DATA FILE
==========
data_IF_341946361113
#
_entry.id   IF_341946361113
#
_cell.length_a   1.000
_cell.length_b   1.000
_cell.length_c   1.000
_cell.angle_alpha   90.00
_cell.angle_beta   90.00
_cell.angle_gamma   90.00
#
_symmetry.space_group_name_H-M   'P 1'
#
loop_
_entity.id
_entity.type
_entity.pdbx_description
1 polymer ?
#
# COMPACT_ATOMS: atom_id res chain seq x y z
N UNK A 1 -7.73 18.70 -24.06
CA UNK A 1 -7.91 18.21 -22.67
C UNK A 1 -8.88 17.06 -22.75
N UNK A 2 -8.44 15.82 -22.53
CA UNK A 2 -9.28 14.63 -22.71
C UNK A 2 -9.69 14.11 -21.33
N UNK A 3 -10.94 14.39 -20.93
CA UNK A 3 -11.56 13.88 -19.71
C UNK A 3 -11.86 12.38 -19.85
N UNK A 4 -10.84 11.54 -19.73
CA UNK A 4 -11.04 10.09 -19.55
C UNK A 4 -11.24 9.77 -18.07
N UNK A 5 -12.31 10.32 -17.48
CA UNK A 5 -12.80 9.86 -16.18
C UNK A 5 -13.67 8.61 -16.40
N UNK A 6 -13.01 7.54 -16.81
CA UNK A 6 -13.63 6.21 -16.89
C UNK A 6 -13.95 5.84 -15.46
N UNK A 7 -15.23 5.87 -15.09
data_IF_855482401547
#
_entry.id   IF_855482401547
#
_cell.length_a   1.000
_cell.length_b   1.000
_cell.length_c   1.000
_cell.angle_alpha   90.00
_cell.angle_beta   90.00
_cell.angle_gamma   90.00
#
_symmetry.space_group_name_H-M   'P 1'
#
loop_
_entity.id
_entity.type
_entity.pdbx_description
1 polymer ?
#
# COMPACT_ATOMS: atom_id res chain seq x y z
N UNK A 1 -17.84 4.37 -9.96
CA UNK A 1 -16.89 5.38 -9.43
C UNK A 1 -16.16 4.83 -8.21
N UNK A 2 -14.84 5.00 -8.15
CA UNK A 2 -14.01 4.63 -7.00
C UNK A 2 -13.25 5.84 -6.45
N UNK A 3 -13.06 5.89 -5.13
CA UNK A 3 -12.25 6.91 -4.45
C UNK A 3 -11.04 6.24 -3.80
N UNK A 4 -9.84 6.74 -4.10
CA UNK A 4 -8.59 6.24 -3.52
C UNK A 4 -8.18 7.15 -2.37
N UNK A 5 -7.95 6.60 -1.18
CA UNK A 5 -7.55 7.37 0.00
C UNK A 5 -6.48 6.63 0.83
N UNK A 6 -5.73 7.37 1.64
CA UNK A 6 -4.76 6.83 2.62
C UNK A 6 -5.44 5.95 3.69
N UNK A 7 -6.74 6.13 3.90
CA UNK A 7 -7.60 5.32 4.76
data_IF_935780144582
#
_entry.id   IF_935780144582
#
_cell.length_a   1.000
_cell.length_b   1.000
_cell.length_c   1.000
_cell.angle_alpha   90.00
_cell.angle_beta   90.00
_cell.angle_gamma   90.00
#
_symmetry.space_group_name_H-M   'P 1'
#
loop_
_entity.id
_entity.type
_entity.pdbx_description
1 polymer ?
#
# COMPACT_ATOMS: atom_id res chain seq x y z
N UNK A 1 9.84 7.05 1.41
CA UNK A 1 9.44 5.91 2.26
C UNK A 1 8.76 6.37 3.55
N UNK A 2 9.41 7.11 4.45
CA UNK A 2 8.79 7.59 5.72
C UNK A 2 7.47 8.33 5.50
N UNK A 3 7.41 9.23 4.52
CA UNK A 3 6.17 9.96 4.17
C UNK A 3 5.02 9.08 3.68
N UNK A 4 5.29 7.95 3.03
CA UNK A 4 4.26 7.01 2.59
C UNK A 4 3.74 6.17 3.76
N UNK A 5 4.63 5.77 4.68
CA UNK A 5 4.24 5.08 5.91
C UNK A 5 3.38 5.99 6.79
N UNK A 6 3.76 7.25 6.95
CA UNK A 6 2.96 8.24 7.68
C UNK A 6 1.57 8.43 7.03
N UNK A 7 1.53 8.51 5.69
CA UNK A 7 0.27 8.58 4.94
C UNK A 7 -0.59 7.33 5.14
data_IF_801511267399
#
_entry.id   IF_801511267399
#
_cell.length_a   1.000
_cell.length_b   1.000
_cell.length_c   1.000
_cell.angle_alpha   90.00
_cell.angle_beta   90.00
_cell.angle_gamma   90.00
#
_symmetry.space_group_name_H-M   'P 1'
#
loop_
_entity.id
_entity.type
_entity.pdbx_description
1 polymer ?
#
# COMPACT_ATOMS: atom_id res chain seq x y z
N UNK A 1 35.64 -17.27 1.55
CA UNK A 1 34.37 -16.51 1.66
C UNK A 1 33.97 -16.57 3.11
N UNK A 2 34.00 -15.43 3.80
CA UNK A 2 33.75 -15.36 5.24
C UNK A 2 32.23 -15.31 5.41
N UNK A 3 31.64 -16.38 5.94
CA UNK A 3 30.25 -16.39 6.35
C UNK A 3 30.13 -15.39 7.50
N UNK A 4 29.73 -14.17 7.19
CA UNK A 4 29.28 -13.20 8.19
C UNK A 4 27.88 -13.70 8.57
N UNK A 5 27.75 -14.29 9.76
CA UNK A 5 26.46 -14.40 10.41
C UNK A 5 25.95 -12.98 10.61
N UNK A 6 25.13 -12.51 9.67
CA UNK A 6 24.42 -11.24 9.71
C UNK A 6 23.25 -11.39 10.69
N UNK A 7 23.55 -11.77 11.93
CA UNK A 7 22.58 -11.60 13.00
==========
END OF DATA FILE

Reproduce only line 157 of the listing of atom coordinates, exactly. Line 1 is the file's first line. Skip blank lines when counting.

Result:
CA UNK A 6 24.42 -11.24 9.71